The fight for a truly democratic Britain has just started. Expats and EU citizens must have the right to vote

London – Undemocratic, this is the right word describing the British electoral system which excludes its citizens living abroad and EU citizens in UK from general elections. Look at the electoral register and see people from Antigua, Bahamas, Botswana, Zimbabwe and all the Commonwealth countries can have their say on who rule the UK.

The ‘post-imperial’ electoral system gives ex colonies citizens the right to vote in the country which once exploited their own, and this is absolutely right and fair. But it is utterly unjust citizens from the neighbouring countries living in the UK and the British abroad (who lose the right to vote after a number of years) are excluded from the democratic process by the law since 1969. Why? Is it just for chance or this is the result of the British cross-party establishment’s ‘domestic defence policy’?

Let Us Vote: campaign and petition launched by Another Europe is PossibleBritish in Europe and The3Million 

The answer is complex and touches the very founding process of democracy. Every political establishment, in every country, defends itself from whom considers, and wrongly classifies, as defector. This means those who flee their countries of origin are perceived as potential political defectors able to detect the structural, systemic failures of political systems in the countries they left: people emigrate when understand there is no hope for change. But why then Indian or Pakistani, for instance, living in the UK take part to national elections and have MPs representing their communities in the House of Commons while European origin and British expats don’t?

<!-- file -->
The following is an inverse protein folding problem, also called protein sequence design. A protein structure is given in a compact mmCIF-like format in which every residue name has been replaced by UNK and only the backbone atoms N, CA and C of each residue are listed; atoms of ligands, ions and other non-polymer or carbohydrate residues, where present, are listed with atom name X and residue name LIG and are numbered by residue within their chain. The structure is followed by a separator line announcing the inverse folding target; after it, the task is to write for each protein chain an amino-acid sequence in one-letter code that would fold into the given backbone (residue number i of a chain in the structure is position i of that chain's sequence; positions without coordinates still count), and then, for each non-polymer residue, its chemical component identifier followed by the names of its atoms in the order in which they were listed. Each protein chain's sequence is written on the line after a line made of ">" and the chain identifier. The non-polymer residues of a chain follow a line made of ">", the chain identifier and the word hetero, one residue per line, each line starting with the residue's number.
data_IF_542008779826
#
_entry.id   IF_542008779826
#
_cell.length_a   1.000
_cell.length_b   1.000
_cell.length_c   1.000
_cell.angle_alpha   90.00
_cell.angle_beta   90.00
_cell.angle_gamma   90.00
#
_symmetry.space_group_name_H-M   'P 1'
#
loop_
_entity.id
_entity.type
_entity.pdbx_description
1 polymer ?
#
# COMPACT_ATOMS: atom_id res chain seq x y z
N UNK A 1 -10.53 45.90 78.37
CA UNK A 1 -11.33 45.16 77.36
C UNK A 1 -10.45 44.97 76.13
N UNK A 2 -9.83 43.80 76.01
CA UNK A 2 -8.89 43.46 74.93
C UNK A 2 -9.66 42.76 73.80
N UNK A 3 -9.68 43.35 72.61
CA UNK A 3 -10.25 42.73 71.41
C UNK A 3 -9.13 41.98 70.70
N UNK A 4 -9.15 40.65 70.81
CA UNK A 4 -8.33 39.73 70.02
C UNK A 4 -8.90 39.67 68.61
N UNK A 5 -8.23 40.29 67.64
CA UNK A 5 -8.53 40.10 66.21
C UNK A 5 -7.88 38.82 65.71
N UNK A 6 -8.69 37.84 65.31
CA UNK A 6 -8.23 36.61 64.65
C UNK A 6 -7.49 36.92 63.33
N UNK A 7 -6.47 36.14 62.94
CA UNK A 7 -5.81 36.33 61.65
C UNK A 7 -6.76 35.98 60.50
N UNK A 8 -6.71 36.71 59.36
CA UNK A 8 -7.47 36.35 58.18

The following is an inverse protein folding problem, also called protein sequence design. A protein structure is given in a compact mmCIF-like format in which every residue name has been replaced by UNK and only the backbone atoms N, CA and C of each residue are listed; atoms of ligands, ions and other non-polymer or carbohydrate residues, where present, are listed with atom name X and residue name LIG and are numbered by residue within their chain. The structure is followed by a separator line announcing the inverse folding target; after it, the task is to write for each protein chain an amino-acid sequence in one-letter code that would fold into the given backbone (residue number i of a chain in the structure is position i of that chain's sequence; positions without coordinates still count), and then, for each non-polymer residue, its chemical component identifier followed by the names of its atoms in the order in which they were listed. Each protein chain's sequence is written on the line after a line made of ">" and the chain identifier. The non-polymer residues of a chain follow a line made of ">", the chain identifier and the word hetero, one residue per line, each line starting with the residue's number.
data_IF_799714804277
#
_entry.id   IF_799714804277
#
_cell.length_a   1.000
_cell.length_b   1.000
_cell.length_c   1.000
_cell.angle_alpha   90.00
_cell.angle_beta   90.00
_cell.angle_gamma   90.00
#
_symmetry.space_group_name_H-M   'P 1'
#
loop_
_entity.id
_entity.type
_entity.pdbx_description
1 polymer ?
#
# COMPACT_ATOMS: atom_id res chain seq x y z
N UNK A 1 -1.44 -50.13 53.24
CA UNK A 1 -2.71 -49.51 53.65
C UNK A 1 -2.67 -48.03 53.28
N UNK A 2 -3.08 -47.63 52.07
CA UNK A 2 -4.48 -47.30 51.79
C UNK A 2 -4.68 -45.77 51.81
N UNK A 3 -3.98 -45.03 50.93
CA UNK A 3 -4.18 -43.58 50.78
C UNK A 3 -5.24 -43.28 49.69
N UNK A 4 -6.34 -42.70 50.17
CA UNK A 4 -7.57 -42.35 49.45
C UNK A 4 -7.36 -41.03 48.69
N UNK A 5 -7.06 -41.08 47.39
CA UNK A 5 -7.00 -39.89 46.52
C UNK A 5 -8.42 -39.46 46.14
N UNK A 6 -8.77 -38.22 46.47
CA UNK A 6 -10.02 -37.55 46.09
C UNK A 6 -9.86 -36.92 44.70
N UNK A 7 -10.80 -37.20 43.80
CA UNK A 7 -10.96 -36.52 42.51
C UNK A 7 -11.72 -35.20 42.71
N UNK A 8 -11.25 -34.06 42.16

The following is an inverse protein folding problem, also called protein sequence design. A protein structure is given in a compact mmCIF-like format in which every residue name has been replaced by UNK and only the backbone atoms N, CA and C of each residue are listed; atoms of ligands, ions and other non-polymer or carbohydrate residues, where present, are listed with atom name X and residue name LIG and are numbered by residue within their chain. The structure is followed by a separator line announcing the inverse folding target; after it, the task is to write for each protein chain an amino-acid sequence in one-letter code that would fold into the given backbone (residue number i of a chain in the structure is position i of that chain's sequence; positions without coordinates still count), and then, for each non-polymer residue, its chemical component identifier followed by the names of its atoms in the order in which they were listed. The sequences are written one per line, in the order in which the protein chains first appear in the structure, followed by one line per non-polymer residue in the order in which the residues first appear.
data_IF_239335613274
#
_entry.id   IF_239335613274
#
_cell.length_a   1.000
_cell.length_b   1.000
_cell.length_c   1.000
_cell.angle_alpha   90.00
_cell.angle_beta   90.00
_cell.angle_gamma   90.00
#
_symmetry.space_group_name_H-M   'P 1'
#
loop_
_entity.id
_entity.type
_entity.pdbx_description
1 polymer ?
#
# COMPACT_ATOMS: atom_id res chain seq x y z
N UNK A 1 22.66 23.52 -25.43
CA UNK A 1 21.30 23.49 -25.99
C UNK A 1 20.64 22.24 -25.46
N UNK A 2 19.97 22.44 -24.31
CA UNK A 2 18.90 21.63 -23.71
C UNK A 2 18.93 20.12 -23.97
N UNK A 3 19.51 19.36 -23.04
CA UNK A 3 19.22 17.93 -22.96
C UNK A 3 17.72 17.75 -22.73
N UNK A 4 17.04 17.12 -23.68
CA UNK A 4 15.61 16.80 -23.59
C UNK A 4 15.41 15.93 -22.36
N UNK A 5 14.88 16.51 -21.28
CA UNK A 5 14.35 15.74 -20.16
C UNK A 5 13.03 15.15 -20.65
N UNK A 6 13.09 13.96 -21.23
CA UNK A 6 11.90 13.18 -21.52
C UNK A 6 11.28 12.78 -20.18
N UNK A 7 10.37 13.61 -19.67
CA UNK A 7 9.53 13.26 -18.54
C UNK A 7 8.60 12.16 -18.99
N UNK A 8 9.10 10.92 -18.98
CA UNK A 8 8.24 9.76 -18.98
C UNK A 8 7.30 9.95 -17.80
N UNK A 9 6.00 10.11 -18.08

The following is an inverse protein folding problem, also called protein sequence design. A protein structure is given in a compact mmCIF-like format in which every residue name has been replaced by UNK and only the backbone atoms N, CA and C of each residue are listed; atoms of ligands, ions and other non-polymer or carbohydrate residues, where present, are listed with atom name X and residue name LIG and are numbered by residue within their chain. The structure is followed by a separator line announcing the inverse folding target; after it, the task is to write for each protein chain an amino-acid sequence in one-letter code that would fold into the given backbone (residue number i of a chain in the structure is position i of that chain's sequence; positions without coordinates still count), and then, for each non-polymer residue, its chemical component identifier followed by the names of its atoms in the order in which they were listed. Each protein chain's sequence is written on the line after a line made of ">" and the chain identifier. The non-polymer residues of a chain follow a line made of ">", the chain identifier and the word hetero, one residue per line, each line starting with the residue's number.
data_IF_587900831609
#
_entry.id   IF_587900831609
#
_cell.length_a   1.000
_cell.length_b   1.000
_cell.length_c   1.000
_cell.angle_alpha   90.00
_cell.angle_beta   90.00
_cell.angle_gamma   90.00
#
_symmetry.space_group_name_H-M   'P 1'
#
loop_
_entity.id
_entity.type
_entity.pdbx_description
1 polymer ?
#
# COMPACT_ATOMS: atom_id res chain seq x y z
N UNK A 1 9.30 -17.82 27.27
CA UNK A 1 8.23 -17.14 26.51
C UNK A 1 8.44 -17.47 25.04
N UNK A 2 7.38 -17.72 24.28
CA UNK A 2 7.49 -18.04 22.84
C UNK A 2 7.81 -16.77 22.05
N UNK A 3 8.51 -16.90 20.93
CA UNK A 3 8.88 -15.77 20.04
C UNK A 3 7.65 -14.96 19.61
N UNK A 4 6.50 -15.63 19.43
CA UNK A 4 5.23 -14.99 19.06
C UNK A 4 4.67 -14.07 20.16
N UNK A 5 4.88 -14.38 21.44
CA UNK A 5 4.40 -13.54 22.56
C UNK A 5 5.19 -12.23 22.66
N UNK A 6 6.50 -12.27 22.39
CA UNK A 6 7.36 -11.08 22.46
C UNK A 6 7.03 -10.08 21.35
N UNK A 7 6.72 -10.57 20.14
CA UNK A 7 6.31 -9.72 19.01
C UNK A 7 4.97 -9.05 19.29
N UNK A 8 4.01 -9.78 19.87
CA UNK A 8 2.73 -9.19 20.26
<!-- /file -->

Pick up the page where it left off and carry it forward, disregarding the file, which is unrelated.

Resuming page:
Firstly because they are from former colonies and Commonwealth citizens, secondly because nearly all Commonwealth countries (except for Australia, Canada, New Zealand and perhaps few others), are not democracies comparable to the EU ones (exceptions here as well starting from Hungary) therefore people from Nigeria or Malawi have de facto a different political awareness and might not be able to promote changes in the structural system of an advanced democracy such as Britain.

Today the campaign to give British citizens living abroad and EU citizens in UK full political rights launched by Another Europe is Possible, The 3 Million and British in Europe marks a radical change in support of democracy in Great Britain, and goes far and beyond Brexit. The fight is for a fair and just society representing all and for a political system no longer allowed to hide and perpetrate exclusion in the name of a dead ‘post-imperialist’ establishment.